Fiesta Bowl Preview Clemson WRs vs OSU DBs

Fiesta Bowl Preview Clemson WRs vs OSU DBs

zz The Buckeye Battlecry

Fiesta Bowl Preview Clemson WRs vs OSU DBs


While growing up in Ohio in the 1990’s, professional wrestling was huge. The WCW and WWF eventually grew into a weekly battle between heavyweights in the profession, each trying to out-match and out-big name the other. Names like Sting, The nOw, and The Heartbreak Kid were in every conversation in the halls of high schools all across the great state of Ohio.

On December 31st, 2016, the world will get to see a revival of sorts. One of the best, if not THE best, set of defensive backs in the long-storied history of Ohio State Football will face off against the most NFL-ready wide receiver in all of college football, along with a fantastic supporting cast.

The 46th edition of the Fiesta Bowl will feature the Clemson Tigers and Ohio State Buckeyes. As we are doing all week here at The Buckeye Battle Cry, we are looking at a couple of the key match-ups that will decide the outcome of the game. Today, we look at the Ohio State Defensive Backs vs the Clemson Passing Offense.

Clemson comes into the Fiesta Bowl ranking in the Top-20 nationally in Total Offense, Scoring Offense, and Passing Offense. The Tigers, lead by Heisman Trophy Runner-up Deshawn Watson, average 506 yards per game on offense. Besides the dynamic, and possibly best overall quarterback in college football this year, the Tigers pack a mighty punch in their passing game. 6’ 4” 220 lb redshirt junior wide out Mike Williams is easily the star of the program. Williams is joined by a plethora of quality receiving options in Artavis Scott (5’ 11” 190lb junior), Hunter Renfrow (5’ 10” 175 lb sophomore), Ray Ray McCloud (5’ 10” 180 lb sophomore), and one of the best tight ends in college, Jorden Leggett (6’ 5” 260lb senior).

The receiving corps at Clemson consists of 6 players with over 29 catches and over 300 yards this season. The 3 starting wide outs and the tight end all have over 500 receiving yards and 5 touchdowns a piece. The star of the group, Williams, has 84 receptions this season, for 1171 yards (13.9 yards per reception) and 10 touchdowns. When watching Williams, you can see he has the classic wide receiver manta of “If the ball is up for grabs, I am going to get it and come down with it.” He is an aggressive and talented wide reliever.

But it is not all Williams. Scott, for instance, is just six receptions shy of setting a new Clemson school record for career catches. Renfrow did all his damage in 9 games, missing time with a broken hand suffered in Clemson’s underwhelming win over Troy. The top five receivers all average over 8 yards per reception.

The passing game is clearly the strength of the Clemson offense. Watson has, for the year, completed 2 out of every 3 pass attempts (329 of 487 – 67.7%) for 3914 yards and 37 touchdowns. But for all the good that has come from this attack, the Achilles heel also is born. Watson has thrown 15 interceptions this season.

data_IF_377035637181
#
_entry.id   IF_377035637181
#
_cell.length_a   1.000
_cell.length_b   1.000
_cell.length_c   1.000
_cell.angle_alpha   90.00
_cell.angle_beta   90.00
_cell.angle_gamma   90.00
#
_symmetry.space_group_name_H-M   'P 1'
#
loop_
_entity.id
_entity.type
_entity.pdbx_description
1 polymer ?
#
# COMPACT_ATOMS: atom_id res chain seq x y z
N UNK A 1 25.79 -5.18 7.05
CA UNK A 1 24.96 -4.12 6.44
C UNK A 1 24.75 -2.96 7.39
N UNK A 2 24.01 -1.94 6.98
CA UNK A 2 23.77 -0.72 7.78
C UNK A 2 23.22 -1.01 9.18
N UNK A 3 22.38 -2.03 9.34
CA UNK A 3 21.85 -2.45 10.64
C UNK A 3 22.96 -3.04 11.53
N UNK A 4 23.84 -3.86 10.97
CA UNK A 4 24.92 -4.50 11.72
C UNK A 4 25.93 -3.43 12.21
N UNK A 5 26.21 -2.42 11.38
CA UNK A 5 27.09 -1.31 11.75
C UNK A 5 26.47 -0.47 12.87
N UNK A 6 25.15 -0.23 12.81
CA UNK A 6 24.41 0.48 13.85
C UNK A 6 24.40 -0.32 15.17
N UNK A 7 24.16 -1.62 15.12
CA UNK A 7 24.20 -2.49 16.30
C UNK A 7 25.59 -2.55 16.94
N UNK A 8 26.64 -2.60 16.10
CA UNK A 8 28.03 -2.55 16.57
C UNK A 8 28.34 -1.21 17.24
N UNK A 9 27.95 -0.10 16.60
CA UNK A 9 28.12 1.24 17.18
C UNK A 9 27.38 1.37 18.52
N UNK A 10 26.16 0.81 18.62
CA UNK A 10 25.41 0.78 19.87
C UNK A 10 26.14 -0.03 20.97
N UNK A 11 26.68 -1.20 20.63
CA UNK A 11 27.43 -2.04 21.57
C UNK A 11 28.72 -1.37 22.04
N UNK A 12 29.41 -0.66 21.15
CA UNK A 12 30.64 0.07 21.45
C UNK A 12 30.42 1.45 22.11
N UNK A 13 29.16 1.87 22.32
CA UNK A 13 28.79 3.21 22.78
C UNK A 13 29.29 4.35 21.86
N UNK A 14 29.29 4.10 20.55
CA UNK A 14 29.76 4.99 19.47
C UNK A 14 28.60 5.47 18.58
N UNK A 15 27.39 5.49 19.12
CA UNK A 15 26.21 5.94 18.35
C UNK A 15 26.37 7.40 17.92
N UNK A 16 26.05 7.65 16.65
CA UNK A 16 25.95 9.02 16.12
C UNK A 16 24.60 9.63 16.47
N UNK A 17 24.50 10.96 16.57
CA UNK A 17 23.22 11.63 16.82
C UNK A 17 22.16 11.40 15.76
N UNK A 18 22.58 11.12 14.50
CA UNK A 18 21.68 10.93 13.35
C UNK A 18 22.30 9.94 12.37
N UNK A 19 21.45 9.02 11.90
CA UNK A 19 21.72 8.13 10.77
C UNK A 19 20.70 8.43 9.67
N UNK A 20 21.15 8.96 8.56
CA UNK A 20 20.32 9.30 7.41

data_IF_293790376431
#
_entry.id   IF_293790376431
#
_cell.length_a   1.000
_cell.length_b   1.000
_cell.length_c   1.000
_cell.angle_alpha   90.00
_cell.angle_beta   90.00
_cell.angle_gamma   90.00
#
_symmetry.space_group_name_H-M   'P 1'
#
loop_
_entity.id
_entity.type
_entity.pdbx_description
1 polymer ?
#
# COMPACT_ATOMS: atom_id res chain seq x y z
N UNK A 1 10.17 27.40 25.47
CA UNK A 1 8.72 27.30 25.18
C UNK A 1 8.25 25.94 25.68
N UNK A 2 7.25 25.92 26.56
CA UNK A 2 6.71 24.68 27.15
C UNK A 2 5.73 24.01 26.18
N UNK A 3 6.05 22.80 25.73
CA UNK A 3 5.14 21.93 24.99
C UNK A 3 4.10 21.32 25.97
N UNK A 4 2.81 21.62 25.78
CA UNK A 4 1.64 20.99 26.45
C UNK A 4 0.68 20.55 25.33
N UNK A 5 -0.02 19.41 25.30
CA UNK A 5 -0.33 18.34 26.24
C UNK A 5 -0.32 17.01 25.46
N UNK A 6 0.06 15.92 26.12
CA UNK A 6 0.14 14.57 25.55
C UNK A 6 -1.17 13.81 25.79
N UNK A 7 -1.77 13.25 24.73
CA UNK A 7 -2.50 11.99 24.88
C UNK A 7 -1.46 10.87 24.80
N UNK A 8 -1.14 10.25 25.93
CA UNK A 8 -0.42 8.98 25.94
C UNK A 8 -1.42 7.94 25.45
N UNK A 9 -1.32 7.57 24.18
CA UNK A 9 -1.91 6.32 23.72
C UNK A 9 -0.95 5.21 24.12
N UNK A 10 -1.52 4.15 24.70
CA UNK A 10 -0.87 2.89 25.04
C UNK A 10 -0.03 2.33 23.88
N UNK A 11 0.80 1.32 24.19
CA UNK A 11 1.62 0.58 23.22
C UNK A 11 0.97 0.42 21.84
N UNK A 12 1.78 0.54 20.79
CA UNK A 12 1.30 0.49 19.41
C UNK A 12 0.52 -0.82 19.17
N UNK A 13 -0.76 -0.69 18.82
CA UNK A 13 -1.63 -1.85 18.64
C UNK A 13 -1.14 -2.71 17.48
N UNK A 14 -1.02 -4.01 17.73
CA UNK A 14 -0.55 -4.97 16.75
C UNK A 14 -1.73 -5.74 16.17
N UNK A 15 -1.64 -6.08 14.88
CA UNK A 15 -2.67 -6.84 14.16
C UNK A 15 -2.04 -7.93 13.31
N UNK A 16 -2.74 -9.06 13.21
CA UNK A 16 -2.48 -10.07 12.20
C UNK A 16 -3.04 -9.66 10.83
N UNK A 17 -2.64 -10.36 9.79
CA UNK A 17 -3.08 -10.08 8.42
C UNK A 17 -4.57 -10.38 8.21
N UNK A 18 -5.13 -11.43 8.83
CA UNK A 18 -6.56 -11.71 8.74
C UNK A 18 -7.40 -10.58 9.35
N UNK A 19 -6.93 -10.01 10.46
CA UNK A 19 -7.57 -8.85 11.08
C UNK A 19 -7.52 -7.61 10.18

This plays directly into the strength of the Silver Bullet Defense. As I have stated many times on our “Sons of Schmidt” podcast, this is one of, if not the best, defensive secondary’s in Ohio State History. This year’s incarnation of the Silver Bullets has already set the school record for the most interceptions returned for touchdowns (seven). Ohio State has, in 2016, had 11 players record a sack, 12 players with at least one pass broken up, and 8 players with at least one interception.

The defense is lead, stat wise, by All American Malik Hooker, who has 6 interceptions and 4 passes broken up, to go with his 3 touchdowns. Marshon Lattimore has 4 interceptions of his own, along with 9 passes defended, and neither of these two were as “lock down” as the HIGHLY underrated Gareon Conley, who had only a measly 3 interceptions along with 8 passes broken up. Conley also played most of the year on an island, in the Buckeyes man coverage scheme, and matched up with the opposing team’s number one receiver.

I would expect to see a lot of Conley on Williams this game. If anyone is going to shut him down, Conley is the best option Ohio State has. The rest of the secondary should be able to continue their stellar play and lock down the remainder of the receiving corps.

The big question will be Jordan Leggitt. I expect to see more of Damon Webb playing better as he has come on strong at the end of the Big Ten season. Webb did well in the Oklahoma and Michigan games, when the Buckeyes faced off against a match-up problem inducing tight end. Also, you can expect to see Jerome Baker helping out on Leggit in coverage also.

The outlook is simple. Line up, strength versus strength, and may the best man win. Ohio State will give up big plays in the passing game. This is the most talented offense they have faced this year. There is a reason Clemson won the ACC and is in the playoffs. But if the Buckeyes want to win this game, this will be the deciding factor. The Buckeyes will have to limit the big plays given up, and they will have to take advantage of the mistakes Watson makes. The Clemson offensive line has its strength in pass blocking, meaning the ability to apply pressure on the quarterback and force those mistakes will be critical also.

My prediction? I see Watson having a good game. He will get the 86 yards needed to clear 4000 yards for the season. He will have a touchdown or two. He also will have multiple interceptions thrown. This is the best backfield Clemson has faced, easily better than the 2nd best in Florida State.

As for the outcome of this match-up, the DBs will win this one. Defense wins championships and we will get to witness this in Glendale. Expect the Buckeyes coaching staff to rate multiple members of the coverage team as “Champions” this week. And expect the Buckeyes to win by two scores.

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